This scenario is based on the fact that multiple RATs coexist in the same location. Multi-standard MTs have the ability to connect to different types of RATs. In this scenario, the MT always tries to use the most energy efficient RAT, based on current conditions (e.g. location of MT, channel conditions, RATs loads, etc.). MTs explore their chances to connect to different RATs, evaluate the performance of each available RAT connection, and then determines which RAT is the most suitable to connect to. The MT can take into consideration different factors beside energy efficiency. For instance, one MT can be more concerned with the price to be paid for certain RAT connection, while other MT can care more about the QoS. Figure 2 presents the scenario of energy efficient handover between heterogeneous RATs. In the figure, the channel conditions between the MT and RAT2 are better than the channel conditions toward RAT1. The MT knows about RAT2 using cognitive radios and context information. Hence, the MT decides to perform vertical handover from RAT1 to RAT2 for the sake of saving its battery power.
Figure 2. Energy efficient handover exploiting heterogeneous RATs
Short range cooperation among heterogeneous RATs
This scenario is the combination of the previous two scenarios. In this scenario, the presence of multiple RATs is assumed. In addition, MTs are equipped with a short-range cooperative air interface. MTs located in the vicinity of each other form a cooperative cluster, which is mainly motivated by power saving. Within the cooperative cluster, different MTs posses different RAT interfaces, allowing them to connect to different RATs. Hence, MTs exploit all energy saving possibilities, including short-range cooperation and energy efficient vertical handover between different RATs. Figure 3 describes this scenario, where Node B is initially connected to RAT 2. Using context-awareness capabilities, Node B detects the presence of a node in its vicinity, which is ready to cooperate using short range communication (e.g. UWB). After the negotiation between both nodes, it is determined that Node A can provide the QoS required by Node B, through relaying to RAT1. In addition, this short-range cooperation has lower power requirements, resulting in increasing the battery life time of Node B.
Figure 3. Short range cooperation among MTs using heterogeneous RATs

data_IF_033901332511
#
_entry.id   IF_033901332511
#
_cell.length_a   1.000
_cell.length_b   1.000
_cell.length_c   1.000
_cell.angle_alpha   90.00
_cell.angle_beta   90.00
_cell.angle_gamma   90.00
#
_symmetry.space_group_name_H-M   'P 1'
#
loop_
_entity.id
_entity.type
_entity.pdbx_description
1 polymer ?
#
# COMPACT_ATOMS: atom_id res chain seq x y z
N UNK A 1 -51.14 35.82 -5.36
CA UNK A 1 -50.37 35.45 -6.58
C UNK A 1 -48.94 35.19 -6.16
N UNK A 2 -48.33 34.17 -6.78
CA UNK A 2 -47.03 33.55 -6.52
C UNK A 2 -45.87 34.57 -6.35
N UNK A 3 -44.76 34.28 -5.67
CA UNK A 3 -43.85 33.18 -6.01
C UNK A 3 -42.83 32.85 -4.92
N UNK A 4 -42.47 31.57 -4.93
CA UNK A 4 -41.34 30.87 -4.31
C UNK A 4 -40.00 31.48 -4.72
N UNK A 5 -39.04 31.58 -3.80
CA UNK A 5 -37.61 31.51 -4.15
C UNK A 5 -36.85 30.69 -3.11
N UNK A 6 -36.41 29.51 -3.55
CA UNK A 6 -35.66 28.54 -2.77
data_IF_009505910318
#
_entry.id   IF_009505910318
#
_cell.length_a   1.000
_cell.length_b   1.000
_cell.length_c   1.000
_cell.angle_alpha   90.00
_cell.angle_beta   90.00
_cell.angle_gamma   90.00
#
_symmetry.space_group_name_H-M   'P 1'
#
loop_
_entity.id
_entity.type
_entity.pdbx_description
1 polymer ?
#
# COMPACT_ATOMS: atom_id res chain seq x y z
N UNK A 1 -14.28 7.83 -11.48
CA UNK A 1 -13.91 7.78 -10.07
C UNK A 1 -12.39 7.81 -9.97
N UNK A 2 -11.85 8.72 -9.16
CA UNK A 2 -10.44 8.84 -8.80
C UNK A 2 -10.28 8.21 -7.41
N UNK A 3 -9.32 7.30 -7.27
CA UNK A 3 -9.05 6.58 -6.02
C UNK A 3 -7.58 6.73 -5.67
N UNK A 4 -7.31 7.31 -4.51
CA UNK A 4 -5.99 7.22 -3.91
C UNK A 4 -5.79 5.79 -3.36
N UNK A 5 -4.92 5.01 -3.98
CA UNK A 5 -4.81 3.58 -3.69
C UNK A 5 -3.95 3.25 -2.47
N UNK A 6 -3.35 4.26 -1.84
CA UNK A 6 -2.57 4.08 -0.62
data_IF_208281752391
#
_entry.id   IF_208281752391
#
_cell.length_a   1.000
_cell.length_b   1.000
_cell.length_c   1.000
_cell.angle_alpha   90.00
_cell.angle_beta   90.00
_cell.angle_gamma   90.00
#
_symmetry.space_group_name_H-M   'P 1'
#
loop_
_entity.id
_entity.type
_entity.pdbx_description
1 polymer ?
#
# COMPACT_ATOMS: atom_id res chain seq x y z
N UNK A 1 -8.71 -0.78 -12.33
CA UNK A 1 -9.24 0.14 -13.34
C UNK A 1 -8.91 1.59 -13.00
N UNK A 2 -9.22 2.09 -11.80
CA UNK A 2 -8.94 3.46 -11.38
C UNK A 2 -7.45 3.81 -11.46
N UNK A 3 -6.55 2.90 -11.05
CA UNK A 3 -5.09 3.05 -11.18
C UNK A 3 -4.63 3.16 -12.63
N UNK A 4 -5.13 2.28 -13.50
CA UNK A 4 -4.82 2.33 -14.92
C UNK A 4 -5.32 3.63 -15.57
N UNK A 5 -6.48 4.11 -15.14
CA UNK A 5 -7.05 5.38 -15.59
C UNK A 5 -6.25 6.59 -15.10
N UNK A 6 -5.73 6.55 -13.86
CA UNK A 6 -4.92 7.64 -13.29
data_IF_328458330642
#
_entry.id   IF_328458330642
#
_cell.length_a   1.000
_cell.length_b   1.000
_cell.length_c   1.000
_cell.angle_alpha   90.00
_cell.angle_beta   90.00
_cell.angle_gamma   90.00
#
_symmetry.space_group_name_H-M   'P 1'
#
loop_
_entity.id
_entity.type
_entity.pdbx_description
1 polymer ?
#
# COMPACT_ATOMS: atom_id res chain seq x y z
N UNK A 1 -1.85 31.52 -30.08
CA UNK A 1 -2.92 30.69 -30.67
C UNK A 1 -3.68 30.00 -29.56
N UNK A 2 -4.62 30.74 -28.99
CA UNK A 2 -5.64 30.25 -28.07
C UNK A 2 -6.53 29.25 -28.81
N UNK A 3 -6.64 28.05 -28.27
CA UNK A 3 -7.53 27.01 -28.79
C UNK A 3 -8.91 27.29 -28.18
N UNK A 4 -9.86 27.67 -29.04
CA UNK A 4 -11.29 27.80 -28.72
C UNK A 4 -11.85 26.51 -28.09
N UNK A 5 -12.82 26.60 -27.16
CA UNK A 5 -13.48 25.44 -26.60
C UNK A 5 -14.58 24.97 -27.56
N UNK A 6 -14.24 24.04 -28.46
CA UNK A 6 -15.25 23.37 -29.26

4. C2POWER Methodology
The objectives within C2POWER will be implemented according to the scenarios defined and the end goal will be to design, develop and evaluate the algorithms that will be the enablers for energy efficient based on short-range cooperation and cognitive protocols/algorithms.
The key concept of C2POWER relies on the ability of the mobile devices to use multi-standard air interfaces, which enable mobile devices to use intelligent handovers between heterogeneous RATs, as well as to establish cooperation with nearby devices using low-power short-range communication, to achieve the least energy consumption. C2POWER main scheme resides in the intersection of cooperation, heterogeneous networks, and advanced short-range communications, while exploiting context aware information about the surrounding environment using cognitive radios.
The architecture and algorithm design will progress along four collaborative tracks, with milestones that include the implementation of the key hardware module/components that will be integrated in the proof-of-concept phase to demonstrate two major technology showcases on cooperative short range for power saving, and energy-efficient cognitive handover procedures. The methodology includes:
· Context awareness and signalling for power saving strategies:
Using cognitive radios, context aware information is extracted. Information about available RATs and nodes in the vicinity of mobile nodes is extracted using cognition and cooperative sensing and is used by mobile devices in the process of network/node discovery. Additionally, C2POWER concept will make use of available information in entities like ANDSF in 3GPP  and MIIS in IEEE 802.21 . Useful parameters like frequency bands used by available networks and short range collaborative clusters are also extracted to save energy needed for scanning different frequency bands. Context aware information, like battery level and speed of nodes and capabilities of RATs, will be used to determine the most energy efficient connection option. Under this umbrella, node and network discovery mechanism will be studied and tested to determine the most energy efficient mechanism to use.
C2POWER will also predict, based on history of context parameters, the user (MT) future behaviour, which can help in saving energy in various ways. Based on these context information, C2POWER mechanism can instruct the mobile device to switch ON/OFF certain radio interfaces to save energy, in addition to which frequency bands to scan instead of scanning a wide range of frequencies.